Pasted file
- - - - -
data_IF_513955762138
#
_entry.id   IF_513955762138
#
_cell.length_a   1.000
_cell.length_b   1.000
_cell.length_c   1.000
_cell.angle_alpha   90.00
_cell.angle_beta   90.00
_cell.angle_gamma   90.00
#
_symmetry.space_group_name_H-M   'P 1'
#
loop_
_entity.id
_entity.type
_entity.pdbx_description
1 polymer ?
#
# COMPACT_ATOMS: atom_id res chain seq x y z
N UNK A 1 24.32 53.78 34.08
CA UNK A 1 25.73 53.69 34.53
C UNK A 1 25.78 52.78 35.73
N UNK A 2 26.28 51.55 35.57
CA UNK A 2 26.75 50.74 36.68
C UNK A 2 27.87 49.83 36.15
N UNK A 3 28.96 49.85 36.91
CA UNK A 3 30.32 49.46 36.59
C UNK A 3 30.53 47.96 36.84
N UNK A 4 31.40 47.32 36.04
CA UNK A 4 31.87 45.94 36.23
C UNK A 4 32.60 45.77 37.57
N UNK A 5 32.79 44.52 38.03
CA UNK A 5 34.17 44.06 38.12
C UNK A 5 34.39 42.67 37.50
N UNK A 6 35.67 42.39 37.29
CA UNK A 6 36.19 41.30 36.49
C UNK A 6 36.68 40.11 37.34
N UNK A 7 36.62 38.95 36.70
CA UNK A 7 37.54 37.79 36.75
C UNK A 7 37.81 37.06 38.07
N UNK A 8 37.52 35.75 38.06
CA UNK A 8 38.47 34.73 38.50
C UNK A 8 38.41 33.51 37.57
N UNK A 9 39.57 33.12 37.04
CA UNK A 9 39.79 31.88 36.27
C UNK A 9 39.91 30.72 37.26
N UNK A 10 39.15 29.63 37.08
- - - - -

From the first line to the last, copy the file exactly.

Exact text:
data_IF_513955762138
#
_entry.id   IF_513955762138
#
_cell.length_a   1.000
_cell.length_b   1.000
_cell.length_c   1.000
_cell.angle_alpha   90.00
_cell.angle_beta   90.00
_cell.angle_gamma   90.00
#
_symmetry.space_group_name_H-M   'P 1'
#
loop_
_entity.id
_entity.type
_entity.pdbx_description
1 polymer ?
#
# COMPACT_ATOMS: atom_id res chain seq x y z
N UNK A 1 24.32 53.78 34.08
CA UNK A 1 25.73 53.69 34.53
C UNK A 1 25.78 52.78 35.73
N UNK A 2 26.28 51.55 35.57
CA UNK A 2 26.75 50.74 36.68
C UNK A 2 27.87 49.83 36.15
N UNK A 3 28.96 49.85 36.91
CA UNK A 3 30.32 49.46 36.59
C UNK A 3 30.53 47.96 36.84
N UNK A 4 31.40 47.32 36.04
CA UNK A 4 31.87 45.94 36.23
C UNK A 4 32.60 45.77 37.57
N UNK A 5 32.79 44.52 38.03
CA UNK A 5 34.17 44.06 38.12
C UNK A 5 34.39 42.67 37.50
N UNK A 6 35.67 42.39 37.29
CA UNK A 6 36.19 41.30 36.49
C UNK A 6 36.68 40.11 37.34
N UNK A 7 36.62 38.95 36.70
CA UNK A 7 37.54 37.79 36.75
C UNK A 7 37.81 37.06 38.07
N UNK A 8 37.52 35.75 38.06
CA UNK A 8 38.47 34.73 38.50
C UNK A 8 38.41 33.51 37.57
N UNK A 9 39.57 33.12 37.04
CA UNK A 9 39.79 31.88 36.27
C UNK A 9 39.91 30.72 37.26
N UNK A 10 39.15 29.63 37.08